I am mesmerised by this image of a red cliff face and a row of women, backs bent, ferrying baskets trudging up a fenced mountain path. I see steam billowing from below joining the plumes of clouds at the mountain top. The women are all dressed alike—forming a line of uniformed white and brown dots—and there seems to be a leader, a lone woman sans basket at the top; she stands apart from the line. The incription describing the photo says, “Teamwork, coordination, and cooperation are essential for efficiency otherwise it will be chaos. An impression of once upon a time in Yunnan.”
Once upon a time, I used to live on a tropical island. I grew up thinking that its people have always lived harmoniously. I am too young to know about the racial tension and riots that took place there in the mid-1960s. When I was growing up, nobody talked about these riots. When I was growing up, my friends were Malays, Indians, Eurasians. When I was growing up, we recited a pledge that goes like this:
“We, the citizens of Singapore,
pledge ourselves as one united people,
regardless of race, language or religion,
to build a democratic society
based on justice and equality
so as to achieve happiness, prosperity
and progress for our nation.”
I was proud to recite this, proud that a little island-nation made up of a hotchpotch of diverse people are living together harmoniously. I was proud to be who I am, I’m still proud, and so were my multi-ethnic friends, who are still proud of their identities too. I was, above all, proud that my little nation home was peaceful.
But a recent spate of events that occurred on this little island in the tropics have led to much conflict in this multi-ethnic nation-state. These events put this pledge, the National Pledge, into question. These events filled me with consternation and rage, forcing me to re-examine (once more) my sentiments towards my identity and its links to Singapore.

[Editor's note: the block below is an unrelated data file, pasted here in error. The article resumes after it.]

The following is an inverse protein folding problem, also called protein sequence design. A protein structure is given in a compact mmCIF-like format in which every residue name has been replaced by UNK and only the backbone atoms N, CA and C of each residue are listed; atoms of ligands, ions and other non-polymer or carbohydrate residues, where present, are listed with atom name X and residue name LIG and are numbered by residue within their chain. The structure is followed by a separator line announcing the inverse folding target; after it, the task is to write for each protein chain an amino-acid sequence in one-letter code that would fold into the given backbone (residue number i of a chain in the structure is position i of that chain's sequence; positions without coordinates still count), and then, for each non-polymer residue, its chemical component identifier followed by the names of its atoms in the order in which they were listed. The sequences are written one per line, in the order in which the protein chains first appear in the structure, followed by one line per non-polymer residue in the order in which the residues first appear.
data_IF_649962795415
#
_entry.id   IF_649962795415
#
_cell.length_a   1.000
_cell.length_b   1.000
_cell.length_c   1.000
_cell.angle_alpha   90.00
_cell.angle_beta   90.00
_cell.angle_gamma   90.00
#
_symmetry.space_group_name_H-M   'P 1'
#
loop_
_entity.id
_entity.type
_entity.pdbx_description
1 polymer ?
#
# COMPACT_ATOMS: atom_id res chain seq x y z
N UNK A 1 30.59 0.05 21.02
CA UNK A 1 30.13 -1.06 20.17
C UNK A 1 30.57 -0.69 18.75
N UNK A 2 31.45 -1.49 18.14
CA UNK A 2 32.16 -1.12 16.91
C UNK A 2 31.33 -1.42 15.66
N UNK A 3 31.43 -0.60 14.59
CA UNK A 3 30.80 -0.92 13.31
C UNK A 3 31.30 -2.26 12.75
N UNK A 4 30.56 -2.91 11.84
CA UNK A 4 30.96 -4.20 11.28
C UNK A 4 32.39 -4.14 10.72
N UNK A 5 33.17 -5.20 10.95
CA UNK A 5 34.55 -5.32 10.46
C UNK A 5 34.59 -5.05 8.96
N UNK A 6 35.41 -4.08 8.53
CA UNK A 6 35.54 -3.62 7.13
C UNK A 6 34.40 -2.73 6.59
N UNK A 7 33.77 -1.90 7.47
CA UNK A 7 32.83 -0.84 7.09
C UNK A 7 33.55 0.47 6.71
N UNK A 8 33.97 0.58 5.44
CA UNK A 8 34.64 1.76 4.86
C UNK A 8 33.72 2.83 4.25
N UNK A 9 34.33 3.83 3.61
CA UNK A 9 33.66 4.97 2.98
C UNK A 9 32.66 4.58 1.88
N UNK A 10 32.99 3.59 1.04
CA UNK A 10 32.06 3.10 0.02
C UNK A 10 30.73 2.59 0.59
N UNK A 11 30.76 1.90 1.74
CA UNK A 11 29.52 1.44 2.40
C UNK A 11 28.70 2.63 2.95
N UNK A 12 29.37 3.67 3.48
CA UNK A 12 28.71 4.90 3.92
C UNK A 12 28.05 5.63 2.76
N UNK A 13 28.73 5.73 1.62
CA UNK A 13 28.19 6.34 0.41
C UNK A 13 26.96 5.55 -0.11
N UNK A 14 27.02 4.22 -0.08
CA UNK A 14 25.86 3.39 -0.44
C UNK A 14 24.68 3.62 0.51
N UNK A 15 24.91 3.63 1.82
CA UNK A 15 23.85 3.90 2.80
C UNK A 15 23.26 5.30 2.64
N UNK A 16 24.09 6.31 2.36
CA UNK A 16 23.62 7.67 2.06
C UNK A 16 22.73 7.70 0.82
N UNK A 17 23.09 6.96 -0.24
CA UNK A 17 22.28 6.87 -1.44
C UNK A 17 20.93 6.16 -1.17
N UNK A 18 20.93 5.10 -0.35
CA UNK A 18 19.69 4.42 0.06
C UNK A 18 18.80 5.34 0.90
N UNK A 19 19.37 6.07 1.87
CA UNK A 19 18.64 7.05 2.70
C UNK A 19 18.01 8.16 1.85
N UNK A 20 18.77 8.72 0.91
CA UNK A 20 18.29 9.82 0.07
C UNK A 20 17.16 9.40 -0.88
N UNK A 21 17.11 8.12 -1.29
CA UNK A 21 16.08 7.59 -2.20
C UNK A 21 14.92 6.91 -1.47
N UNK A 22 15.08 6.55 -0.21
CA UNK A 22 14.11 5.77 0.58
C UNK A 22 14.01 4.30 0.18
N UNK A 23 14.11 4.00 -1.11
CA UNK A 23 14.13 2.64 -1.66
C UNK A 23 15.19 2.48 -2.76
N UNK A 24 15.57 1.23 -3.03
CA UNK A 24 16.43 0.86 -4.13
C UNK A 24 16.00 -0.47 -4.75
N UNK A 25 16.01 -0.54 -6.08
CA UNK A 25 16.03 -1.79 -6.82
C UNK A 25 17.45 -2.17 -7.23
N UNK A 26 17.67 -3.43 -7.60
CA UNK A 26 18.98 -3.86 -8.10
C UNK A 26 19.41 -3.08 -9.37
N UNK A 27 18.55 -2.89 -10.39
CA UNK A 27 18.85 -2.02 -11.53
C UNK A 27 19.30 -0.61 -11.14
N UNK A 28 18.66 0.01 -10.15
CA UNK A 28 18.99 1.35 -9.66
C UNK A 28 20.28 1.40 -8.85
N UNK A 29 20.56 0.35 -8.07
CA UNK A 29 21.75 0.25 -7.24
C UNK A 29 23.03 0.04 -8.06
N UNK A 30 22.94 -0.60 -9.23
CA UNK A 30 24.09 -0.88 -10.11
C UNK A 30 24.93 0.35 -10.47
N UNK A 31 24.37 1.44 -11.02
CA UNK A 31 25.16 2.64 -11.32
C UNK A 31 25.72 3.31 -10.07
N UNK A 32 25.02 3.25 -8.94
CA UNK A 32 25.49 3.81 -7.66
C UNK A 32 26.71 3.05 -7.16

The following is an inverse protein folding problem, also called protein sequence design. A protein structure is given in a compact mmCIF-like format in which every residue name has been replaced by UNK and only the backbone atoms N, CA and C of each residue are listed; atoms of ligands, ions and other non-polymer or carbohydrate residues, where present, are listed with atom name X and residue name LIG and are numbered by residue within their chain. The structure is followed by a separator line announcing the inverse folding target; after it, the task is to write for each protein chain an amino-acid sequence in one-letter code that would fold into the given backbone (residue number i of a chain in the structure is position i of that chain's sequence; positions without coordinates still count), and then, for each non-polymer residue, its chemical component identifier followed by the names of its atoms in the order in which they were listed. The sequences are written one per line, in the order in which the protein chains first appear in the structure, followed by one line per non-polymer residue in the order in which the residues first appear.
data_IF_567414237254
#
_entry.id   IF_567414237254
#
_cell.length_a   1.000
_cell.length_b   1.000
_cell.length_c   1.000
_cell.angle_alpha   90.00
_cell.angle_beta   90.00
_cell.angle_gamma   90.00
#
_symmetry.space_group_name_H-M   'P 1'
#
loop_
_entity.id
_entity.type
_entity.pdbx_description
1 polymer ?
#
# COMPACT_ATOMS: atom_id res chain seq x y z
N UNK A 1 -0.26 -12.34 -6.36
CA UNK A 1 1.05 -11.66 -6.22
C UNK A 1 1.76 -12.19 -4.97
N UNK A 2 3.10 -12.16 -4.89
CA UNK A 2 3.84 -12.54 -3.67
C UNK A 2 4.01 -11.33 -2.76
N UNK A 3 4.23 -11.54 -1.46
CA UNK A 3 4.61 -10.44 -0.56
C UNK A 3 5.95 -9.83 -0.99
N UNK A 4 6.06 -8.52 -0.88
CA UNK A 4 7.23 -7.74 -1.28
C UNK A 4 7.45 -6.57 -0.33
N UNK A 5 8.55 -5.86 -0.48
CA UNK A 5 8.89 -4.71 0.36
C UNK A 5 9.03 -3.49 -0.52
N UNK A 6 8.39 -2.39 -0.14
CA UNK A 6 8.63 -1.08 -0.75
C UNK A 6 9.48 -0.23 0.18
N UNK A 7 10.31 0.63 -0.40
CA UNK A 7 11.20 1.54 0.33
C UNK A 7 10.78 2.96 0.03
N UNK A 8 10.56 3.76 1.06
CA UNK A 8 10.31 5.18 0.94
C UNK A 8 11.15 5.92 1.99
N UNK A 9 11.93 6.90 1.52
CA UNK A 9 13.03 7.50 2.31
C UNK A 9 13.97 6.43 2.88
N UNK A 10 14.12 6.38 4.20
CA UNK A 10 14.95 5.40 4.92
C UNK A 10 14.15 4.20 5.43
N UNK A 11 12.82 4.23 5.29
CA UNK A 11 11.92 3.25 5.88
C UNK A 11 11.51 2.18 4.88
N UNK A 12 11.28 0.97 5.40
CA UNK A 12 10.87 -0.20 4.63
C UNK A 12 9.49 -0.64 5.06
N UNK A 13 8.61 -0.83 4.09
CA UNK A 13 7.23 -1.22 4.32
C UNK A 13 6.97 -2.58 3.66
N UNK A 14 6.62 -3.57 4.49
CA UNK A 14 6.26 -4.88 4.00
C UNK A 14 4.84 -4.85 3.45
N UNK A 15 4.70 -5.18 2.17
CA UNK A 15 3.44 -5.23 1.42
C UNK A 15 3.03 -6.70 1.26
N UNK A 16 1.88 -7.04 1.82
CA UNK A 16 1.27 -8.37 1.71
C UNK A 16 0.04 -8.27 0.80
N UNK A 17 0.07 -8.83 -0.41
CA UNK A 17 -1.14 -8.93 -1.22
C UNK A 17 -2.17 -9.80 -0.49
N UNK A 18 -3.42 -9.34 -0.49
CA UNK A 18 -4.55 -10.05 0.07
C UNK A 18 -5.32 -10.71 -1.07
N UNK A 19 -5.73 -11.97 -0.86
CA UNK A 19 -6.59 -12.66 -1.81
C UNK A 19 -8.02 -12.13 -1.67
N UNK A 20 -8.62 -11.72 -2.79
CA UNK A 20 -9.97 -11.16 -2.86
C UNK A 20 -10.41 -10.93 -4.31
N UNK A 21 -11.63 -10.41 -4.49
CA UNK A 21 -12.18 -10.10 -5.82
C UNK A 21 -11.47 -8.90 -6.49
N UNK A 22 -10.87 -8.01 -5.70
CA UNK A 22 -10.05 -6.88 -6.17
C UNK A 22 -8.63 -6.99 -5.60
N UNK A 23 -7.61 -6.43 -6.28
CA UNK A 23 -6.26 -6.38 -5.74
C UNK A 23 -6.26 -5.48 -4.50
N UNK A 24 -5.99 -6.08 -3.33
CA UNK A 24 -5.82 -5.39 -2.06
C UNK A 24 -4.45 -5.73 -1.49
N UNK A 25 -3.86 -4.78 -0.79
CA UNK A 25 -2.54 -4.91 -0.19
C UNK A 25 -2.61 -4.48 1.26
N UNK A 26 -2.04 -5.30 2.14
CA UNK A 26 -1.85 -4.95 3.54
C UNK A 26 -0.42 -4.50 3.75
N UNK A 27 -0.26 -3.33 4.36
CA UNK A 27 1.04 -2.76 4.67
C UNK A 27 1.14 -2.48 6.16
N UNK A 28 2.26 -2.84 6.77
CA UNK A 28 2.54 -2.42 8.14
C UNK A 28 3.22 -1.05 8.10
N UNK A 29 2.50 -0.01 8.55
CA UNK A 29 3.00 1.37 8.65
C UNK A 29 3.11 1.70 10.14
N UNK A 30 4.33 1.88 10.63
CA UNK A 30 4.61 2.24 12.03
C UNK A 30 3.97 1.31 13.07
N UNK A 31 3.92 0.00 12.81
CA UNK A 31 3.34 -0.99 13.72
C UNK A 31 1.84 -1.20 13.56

The events led to me feeling conflicted about my position as a former citizen: Chinese-Singaporean, privileged, educated and upper middle-class. I was conflicted because I heard a Chinese man on video telling an Indian-Filipino man that he is ‘disturbing’ the race because he is “preying on a Chinese girl”, the Chinese girl being the Indian man’s date. The video spanned over 5 minutes of air time and was watched over 3,000 times since it was uploaded on Sunday (June 6). Such in-your-face racism is the first I’ve witnessed coming out of Singapore, I’ll be honest. If you’ll bear with me: the last time I lived again in Singapore was between 2013 to 2020. And as a privileged, somewhat wealthy and educated woman, who speaks English well, I was not subject to such vitriol. It’s not to say that racism doesn’t exist in Singapore. Racism always has. Casual racism has always existed; it is very prevalent there. Motherhood statements like ‘Malays are lazy’, ‘Indians are smelly’ and ‘Ang Mohs are dirty’ are very much part of the national narrative. I have heard all these growing up in Singapore. My husband is ‘Ang Moh’, a European or ‘red hair’, even though he is from one of the Med countries. And you know what? ‘Chinese are greedy’, ‘Chinese always talk about money’ are real statements too. Then, there are other casual statements such as ‘Mix-raced girls are pretty’, ‘Eurasian kids are good looking’, and by Eurasian, the average Singaporean almost always means half-Asian, half-European because the racial category of ‘Eurasian’ means something else—Anglo-Indian. These statements were usually kept within individual communities because there was an unspoken agreement amongst its multi-ethnic citizenry that if these statements were vocalised, they would foment the already existing racial divide in the country and highlight the racial hierarchy within the society.